Tracking Tsetse in Tanzania

It’s been nearly a year since I started my ZELS-AS PhD and it’s been one filled with a couple of rough roads (literally) and many new exciting experiences. I set out for my first field trip at the end of January this year, beginning with the long drive from Arusha to our field house in Mugumu, on the North-Western corner of the Serengeti. We had a bit of a moment as we stopped to observe a pair of lions at the edge of the road, and heard the dreaded hiss of a tyre very quickly letting itself down. We managed to drive on for a couple of hundred metres before our five-strong female team managed to change the tyre in the middle of what felt like a monsoon whilst keeping watch for our furry friends!Rach1

After an overnight stop in Seronera due to our tyre delay, we arrived in Mugumu. We then headed to the field house where I would be staying for two months, and met our wonderful housekeeper Zilpah, who cooked, cleaned and washed clothes and generally kept me going. Her lack of English was also very useful for my attempts at learning Swahili! We were also introduced to our worryingly cute guard dogs, Kali and Simba.Rach2

During my two months with the team from the Tsetse and Trypanosome Research Institute (TTRI), I completed four transects to trap tsetse in the Ikorongo game reserve, on the edge of the Grumeti game reserve and into the villages of Robanda and Park Nyigoti. The aim was to examine the impact of vegetation on the dispersal distances of tsetse from rivers in and on the edges of wilderness areas. Our results (which are still being contemplated) were in some cases unexpected and raised questions about the use of insecticide on the edges of the game reserves.Rach3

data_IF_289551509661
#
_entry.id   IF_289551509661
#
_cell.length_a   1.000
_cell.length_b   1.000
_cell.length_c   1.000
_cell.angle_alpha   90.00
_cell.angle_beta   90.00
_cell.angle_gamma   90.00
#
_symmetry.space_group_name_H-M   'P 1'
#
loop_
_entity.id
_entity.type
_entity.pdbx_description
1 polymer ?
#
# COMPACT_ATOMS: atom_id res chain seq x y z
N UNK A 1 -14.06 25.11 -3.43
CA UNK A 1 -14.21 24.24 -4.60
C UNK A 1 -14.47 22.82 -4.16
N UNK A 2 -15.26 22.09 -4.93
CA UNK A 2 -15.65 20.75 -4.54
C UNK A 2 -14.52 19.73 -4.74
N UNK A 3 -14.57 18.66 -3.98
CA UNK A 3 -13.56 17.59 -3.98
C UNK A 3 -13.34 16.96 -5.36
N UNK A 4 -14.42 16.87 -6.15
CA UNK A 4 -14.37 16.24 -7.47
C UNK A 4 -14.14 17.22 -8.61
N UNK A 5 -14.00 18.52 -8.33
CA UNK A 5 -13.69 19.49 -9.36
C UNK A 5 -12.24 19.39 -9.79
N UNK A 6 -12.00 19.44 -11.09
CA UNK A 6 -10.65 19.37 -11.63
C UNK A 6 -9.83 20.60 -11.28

This leads to my current trip. I arrived in Tanzania two weeks ago, armed with 1000 disposable razors and the same amount of aluminium bags. Perhaps not unsurprisingly, when you approach the biological safety manager at your institution they might look at you with slight amusement when you ask if you have licences to import hair from cattle into the country from Africa. I had decided that being able to quantify the amount of insecticide applied on cattle around the edges of parks would be useful when examining the larger picture of control in these areas and with this in mind I applied for a new import licence and began acquiring the equipment I would need to collect cattle hair from these herds. I was met with even more scepticism and amusement when attempting to leave the airport at Kilimanjaro. Lesson one – even if it’s not dangerous, if your equipment looks a little bit strange bring along a letter from your boss explaining that it’s for research and it definitely won’t be sold!Rach4

My normal tsetse work involves a lot of sampling in game reserves and areas where there is not that much contact with people. The cattle sampling has however been an entire new world, discovering many new villages not obvious from the main road, meeting village leaders, sub-village leaders, farmers and their families. I’ve witnessed the art of bringing down a cow, and learning that shaving a small chunk of hair from a cow requires quite a bit of skill! So far we are on target for our eight villages, involving many early mornings as we need to sample the cows before they leave the households for grazing, which in the dry season is even earlier as in some cases they need to travel long distances to find water.

Hopefully the trip will continue to go well, and I will return to Liverpool with a suitcase full of hair (something I never thought I would say) to analyse! I hope everyone’s ZELS-AS projects are going well and I look forward to catching up with you all at the end of August.

Kwaheri!

by Rachel Hopper, August 2016

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